Zemanta uses RDF tagging to provide related article suggestions for posts you create in blogging software.

The method for adding RDF metadata to XML-based articles in general is called RDFa, although there are alternatives such as eRDF. This lets you define a namespace (the list of categories you will be using), and then tag content within a page with those categories. A service that makes extensive use of RDFa data sources is Zemanta, which is a blogging plug-in that suggests links and extra content based on a post’s text. It can be added to popular blogging platforms like WordPress to provide these facilities as you write a new post, or edit an old one. For example, Wikipedia already publishes its articles online in RDFa format, which is part of the reason why so many third-party sites have been able to rip these articles and present them as their own content. But it also allows the information to be extracted for other purposes. Zemanta will provide relevant Wikipedia links, and associated Wikipedia images with Creative Commons licenses that you can use in your own articles without fear of copyright infringement.

Top Down versus Bottom Up

However, while providing appropriate categorisation as you create new Web content is the clearest approach (called ‘bottom up’), it’s another layer of work and there is also a huge amount of pre-existing data out there already that wasn’t produced with this kind of structure in mind. So there are numerous opportunities for companies that provide systems for finding structure in huge data sets (called ‘top down’), and these opportunities are beginning to be taken.

The UK’s DataSift (datasift.com) has eked out a very successful niche for itself as the premiere analyst of Twitter feeds. Among other things, DataSift’s services have been used by The Guardian for its incredible visualisations of rumours spreading across Twitter, such as during the riots last summer. DataSift offers a searchable archive of Tweets dating back to January 2010, and ingests around 250 million Tweets a day. It even includes location information, social media influence based on Klout, and whether the Tweet was positive or negative.

The Guardian makes very inventive use of Twitter data from DataSift to produce these visualisations of rumours spreading cross the social networking service through time.

Australian company Nuix, on the other hand, has created a sophisticated system for ingesting emails in common formats and other file types, primarily for forensic purposes. Clients are as diverse as the Royal Thai Police and various global offices of KPMG. These services clearly make dealing with court cases and public accountability much easier, as a holistic picture of communications can be built. This can then be used to apportion culpability, for example whether a company director had been made aware of nefarious practices within a news publication they run. This is an application usually called electronic discovery, or eDiscovery.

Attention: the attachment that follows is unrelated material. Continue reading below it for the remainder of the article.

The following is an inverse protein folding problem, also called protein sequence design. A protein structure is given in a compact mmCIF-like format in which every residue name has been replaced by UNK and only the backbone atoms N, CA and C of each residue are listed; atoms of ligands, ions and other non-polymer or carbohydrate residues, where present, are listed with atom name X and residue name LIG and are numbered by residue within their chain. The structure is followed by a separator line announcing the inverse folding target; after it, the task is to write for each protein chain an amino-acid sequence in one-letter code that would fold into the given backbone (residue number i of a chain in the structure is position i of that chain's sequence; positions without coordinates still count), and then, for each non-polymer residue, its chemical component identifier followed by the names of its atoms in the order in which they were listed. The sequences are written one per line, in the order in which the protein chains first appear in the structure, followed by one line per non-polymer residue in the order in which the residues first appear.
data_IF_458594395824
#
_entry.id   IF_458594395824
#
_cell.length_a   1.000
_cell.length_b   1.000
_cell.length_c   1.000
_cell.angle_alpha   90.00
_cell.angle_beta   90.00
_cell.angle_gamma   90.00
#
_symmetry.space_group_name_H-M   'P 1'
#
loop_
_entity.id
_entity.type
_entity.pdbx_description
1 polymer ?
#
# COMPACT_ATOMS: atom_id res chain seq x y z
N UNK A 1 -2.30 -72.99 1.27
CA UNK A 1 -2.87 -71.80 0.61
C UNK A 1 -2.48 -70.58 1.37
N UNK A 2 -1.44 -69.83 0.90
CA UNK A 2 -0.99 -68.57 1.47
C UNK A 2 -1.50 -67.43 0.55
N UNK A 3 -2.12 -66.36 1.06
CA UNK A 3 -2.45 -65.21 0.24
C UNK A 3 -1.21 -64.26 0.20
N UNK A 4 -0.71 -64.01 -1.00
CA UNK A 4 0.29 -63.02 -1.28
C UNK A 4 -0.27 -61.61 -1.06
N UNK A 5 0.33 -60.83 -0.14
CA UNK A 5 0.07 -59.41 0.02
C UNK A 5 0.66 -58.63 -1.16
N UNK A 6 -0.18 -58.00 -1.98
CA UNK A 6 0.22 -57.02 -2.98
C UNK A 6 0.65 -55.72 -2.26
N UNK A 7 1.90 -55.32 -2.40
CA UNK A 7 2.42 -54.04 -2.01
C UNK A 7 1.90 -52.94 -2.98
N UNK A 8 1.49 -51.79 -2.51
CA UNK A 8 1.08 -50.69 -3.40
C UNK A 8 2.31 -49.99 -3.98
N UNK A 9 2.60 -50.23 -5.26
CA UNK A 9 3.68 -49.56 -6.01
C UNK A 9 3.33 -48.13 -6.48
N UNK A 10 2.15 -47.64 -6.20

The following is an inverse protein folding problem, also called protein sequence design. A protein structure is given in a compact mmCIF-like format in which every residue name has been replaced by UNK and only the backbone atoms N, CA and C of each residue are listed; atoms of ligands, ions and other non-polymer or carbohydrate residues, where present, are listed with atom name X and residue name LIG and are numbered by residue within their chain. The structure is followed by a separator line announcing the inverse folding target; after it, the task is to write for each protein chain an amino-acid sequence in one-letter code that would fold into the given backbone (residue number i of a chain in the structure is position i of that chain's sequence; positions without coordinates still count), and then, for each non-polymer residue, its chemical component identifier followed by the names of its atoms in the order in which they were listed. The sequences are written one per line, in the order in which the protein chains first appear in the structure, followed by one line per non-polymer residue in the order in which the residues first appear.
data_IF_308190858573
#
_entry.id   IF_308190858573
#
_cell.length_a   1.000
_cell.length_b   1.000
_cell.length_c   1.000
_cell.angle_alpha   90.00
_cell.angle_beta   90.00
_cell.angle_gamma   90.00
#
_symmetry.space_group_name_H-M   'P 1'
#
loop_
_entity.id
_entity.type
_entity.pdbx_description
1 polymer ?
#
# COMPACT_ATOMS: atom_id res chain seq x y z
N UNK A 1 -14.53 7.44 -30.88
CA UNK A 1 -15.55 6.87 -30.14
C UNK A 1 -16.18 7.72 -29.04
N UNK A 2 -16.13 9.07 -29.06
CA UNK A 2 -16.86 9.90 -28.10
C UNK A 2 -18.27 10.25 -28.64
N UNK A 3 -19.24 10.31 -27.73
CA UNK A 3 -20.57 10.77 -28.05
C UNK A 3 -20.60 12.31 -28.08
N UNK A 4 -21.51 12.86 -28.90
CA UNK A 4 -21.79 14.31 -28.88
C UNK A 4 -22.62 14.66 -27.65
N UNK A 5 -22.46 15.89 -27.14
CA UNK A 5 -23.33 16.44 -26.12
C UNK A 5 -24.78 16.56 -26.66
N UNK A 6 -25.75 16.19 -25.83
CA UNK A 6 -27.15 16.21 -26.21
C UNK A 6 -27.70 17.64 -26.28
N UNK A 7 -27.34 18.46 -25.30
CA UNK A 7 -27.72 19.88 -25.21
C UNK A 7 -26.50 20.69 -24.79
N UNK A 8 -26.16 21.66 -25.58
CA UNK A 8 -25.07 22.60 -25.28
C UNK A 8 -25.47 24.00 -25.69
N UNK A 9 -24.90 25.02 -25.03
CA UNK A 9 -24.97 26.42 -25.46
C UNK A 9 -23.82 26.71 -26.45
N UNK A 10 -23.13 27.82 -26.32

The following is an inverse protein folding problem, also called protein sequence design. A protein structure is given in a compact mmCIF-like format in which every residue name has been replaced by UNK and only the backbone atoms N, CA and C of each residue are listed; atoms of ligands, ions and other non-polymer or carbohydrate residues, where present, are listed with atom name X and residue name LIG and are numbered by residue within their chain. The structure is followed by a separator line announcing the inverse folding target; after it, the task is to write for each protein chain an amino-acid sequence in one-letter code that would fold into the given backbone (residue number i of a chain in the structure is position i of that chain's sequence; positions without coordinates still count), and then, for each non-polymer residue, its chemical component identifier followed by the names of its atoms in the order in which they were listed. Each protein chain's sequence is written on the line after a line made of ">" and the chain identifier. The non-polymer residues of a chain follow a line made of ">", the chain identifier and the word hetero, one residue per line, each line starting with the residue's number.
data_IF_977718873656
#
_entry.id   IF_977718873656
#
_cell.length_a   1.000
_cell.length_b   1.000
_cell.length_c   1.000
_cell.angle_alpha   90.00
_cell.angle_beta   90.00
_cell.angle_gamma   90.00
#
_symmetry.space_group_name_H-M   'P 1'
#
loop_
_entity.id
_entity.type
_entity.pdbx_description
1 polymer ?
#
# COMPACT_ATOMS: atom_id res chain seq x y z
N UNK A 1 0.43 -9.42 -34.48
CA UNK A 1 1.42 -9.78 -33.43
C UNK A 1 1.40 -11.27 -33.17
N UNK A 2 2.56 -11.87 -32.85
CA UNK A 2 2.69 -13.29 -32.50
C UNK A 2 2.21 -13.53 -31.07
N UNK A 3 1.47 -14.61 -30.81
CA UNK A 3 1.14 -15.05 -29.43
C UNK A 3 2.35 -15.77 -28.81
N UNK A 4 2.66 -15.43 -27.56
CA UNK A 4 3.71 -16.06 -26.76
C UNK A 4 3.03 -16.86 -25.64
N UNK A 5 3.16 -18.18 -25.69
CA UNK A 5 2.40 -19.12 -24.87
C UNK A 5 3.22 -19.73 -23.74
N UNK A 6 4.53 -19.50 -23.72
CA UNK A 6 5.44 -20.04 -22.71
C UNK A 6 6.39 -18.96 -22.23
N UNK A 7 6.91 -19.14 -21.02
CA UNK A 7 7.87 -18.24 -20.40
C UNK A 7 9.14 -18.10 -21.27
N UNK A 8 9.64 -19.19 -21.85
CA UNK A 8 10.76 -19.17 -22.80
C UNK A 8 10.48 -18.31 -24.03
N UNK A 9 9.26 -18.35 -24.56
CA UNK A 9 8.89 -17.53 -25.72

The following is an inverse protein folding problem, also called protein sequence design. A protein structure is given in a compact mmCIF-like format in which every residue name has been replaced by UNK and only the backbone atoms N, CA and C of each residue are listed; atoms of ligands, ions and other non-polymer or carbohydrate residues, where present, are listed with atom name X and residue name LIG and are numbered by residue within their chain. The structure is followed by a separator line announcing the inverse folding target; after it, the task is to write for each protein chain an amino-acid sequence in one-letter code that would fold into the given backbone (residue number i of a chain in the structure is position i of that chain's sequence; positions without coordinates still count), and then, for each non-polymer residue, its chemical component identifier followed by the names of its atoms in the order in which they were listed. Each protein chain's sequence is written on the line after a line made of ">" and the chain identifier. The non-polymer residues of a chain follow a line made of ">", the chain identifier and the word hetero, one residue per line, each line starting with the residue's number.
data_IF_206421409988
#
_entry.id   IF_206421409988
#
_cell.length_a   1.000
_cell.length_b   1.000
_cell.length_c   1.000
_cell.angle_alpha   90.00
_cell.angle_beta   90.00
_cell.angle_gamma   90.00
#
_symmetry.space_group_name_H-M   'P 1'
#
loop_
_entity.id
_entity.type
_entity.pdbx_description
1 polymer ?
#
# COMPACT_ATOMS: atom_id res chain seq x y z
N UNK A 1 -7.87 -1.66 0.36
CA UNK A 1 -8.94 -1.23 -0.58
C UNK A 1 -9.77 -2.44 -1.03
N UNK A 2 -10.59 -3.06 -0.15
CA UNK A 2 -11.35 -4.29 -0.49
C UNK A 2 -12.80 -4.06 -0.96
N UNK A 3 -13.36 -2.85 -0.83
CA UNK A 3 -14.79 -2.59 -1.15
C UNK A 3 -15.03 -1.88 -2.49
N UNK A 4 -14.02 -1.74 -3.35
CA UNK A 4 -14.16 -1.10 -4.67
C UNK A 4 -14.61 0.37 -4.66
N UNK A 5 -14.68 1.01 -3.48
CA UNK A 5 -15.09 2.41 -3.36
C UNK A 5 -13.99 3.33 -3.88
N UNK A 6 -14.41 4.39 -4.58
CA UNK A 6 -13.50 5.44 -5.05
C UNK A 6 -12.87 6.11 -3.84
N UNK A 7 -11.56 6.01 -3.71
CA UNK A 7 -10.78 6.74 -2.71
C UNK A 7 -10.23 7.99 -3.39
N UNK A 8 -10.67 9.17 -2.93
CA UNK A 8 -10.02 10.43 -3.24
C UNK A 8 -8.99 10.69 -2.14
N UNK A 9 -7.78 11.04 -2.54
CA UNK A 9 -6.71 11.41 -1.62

Kaggle has even crowdsourced data modelling and turned it into a competition, although this time with a predictive edge. A host provides data and a description of a problem, plus prize money for the competitors to win. Participants then suggest models, which are scored for their predictive accuracy and placed on a Kaggle leaderboard, until a winner is announced. Competitions have furthered medical research and traffic forecasting, as well as forming the basis of numerous academic papers.

Kaggle has made big data analysis into a competition, with prizes for coming up with the most accurate model for a data set.

There is a very direct link between these data mining provisions and artificial intelligence research. This is why the third Web era, or Web 3.0, is also regularly known as the Semantic Web. However, it must be pointed out that in most cases the organisational work being performed is there to make data more readable by machines, not by human beings directly. Having databases that talk to each other or can be combined easily is a step in the direction of making computers more aware of context, which is a key attribute of human intelligence. But it’s not, on its own, going to turn the Internet into something out of an early William Gibson novel.

Nevertheless, it’s clear that the sorting and categorisation of the large volumes of data surrounding our digital lives will define the next couple of decades. Successful products will be created to sift through this data and provide novel ways of combining it. Security services, and possibly jealous spouses, will be able to prove that we weren’t doing what we said we were doing on Tuesday night. Although some of the implications are potentially quite scary for civil liberty, there’s no denying that the era of Big Data, with Web 3.0 at its centre, is already here.